There is a theory that there is only one electron in the whole universe. Why?
The theory that the universe has only one electron was brought up by the physicist Richard Feynman in a lecture. After winning the Nobel Prize in Physics in 1965, he discussed a theory that supposes there is only one electron in the entire universe!
The alleged sole electron in all of existence, in theory, is always traveling through space and time. In doing so, it creates the appearance that it is present in many locations at the same time.
As surprising and unusual as that may seem, there are some thought-provoking reasons behind the formulation of that idea. It all goes back to a telephone conversation between Feynman and fellow physicist John Wheeler, a professor at Princeton and thesis advisor to Feynman.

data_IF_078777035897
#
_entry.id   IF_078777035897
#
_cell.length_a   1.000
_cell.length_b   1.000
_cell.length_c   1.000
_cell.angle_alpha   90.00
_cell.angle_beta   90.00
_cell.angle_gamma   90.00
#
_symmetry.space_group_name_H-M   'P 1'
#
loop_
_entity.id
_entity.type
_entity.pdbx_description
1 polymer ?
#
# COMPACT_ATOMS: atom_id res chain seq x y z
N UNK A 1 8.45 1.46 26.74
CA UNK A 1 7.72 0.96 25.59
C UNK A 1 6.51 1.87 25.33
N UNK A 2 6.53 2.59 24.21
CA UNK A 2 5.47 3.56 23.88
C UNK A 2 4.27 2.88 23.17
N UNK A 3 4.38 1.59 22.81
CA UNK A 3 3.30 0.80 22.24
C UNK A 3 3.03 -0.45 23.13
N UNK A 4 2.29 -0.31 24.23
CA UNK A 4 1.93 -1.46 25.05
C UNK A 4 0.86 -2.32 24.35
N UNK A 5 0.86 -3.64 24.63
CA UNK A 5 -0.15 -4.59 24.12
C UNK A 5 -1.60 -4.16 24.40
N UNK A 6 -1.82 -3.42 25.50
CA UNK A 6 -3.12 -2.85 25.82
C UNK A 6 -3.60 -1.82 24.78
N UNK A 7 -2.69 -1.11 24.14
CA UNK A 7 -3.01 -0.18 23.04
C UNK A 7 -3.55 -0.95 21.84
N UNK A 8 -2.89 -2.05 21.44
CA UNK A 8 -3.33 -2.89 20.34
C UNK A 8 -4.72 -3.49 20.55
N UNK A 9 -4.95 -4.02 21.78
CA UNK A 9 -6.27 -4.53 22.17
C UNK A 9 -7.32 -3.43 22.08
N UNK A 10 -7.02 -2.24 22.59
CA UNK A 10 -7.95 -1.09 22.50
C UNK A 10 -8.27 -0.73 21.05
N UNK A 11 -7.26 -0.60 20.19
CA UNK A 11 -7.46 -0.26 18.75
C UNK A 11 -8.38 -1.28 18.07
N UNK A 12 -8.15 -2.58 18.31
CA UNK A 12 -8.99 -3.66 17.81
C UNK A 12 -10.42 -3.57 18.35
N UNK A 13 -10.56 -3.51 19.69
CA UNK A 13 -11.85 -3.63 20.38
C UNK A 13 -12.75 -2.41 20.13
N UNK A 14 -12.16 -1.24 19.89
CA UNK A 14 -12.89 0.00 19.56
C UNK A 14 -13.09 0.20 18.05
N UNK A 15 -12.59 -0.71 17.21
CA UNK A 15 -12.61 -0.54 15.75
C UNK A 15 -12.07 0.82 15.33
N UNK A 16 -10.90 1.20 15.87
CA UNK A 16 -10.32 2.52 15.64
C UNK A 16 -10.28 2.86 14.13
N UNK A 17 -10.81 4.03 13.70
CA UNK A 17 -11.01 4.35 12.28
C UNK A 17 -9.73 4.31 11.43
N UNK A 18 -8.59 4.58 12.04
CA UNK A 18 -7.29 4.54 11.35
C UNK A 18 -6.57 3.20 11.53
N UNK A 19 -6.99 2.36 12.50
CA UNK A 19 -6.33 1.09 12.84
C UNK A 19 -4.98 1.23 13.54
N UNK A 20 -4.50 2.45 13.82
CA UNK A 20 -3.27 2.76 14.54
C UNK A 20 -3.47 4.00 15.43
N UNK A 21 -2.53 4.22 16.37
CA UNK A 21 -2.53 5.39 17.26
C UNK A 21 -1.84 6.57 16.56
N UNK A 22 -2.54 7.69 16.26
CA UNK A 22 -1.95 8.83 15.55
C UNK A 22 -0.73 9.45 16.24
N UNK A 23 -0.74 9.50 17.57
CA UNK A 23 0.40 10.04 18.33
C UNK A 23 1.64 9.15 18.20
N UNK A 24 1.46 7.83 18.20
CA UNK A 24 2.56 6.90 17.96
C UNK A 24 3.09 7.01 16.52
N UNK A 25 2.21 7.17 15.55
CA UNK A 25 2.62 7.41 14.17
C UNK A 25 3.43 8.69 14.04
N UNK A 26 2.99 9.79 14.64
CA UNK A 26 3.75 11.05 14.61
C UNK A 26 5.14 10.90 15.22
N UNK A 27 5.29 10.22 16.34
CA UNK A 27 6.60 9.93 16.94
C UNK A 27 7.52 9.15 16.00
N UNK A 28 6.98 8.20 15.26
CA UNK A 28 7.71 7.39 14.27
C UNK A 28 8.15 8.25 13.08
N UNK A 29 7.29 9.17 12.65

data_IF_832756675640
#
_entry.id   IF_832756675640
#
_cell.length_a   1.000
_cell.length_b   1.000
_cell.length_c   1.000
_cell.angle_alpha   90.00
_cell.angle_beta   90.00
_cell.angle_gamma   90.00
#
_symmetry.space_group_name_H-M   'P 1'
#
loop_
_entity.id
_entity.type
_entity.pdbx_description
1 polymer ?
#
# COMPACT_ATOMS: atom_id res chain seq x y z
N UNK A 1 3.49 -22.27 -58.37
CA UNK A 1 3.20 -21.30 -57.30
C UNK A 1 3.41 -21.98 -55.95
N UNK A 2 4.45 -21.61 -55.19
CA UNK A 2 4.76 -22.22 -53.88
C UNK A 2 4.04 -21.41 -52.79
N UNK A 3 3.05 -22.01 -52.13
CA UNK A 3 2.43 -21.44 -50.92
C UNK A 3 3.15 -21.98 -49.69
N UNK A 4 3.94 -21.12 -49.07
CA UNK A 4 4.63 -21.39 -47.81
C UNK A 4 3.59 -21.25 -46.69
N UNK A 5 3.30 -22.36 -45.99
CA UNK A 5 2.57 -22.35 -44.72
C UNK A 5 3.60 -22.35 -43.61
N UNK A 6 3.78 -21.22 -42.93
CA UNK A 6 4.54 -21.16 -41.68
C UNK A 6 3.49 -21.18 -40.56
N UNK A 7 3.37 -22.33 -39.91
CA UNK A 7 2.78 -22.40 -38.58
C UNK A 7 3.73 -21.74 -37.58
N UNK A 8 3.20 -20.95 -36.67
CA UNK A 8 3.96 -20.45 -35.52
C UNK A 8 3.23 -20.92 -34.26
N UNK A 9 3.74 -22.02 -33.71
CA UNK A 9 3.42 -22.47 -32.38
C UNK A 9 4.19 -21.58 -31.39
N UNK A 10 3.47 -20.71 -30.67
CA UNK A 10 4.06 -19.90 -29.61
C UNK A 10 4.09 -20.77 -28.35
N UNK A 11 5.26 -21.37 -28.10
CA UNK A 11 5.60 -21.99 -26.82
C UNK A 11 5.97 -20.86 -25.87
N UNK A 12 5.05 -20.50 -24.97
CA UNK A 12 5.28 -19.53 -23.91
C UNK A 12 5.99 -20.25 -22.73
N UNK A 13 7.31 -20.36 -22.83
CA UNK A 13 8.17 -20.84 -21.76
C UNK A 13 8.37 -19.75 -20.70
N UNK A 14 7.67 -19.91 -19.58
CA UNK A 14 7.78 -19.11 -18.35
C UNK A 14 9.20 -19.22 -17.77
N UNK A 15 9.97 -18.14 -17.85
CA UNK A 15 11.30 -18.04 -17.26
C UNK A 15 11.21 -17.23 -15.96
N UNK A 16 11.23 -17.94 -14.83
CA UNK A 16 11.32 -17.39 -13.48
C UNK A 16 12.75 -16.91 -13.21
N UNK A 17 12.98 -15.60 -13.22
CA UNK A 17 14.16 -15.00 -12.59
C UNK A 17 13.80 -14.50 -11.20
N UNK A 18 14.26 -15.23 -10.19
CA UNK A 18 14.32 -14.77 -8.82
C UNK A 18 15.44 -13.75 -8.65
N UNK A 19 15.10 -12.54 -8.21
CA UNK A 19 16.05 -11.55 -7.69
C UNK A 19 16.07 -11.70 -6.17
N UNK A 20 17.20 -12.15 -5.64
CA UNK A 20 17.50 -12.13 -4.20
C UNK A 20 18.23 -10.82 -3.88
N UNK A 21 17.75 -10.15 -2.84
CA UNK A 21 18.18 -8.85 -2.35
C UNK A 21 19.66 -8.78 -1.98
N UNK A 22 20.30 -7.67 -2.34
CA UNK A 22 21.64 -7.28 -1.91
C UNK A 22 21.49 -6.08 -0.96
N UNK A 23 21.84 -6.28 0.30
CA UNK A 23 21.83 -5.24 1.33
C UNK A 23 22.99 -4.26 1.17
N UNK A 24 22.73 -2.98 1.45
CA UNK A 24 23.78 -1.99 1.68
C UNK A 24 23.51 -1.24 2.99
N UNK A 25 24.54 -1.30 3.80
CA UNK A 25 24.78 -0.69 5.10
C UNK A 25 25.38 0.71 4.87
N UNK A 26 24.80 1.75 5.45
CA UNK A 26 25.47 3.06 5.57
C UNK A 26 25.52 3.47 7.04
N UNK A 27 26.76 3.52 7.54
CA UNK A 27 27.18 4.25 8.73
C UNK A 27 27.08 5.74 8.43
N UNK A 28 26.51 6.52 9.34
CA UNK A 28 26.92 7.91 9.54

The notion that there is only one electron was an attractive idea, because it provided an answer to a problem that had been puzzling scientists for some time, which was the mystery of why all electrons have the same charge and the same mass. John Wheeler offered a simple solution when he declared, “Because, they are all the same electron!”
Later in his lecture, Feynman clarified that he did not readily embrace the theory, saying that he did not take it as seriously as other theories and observations.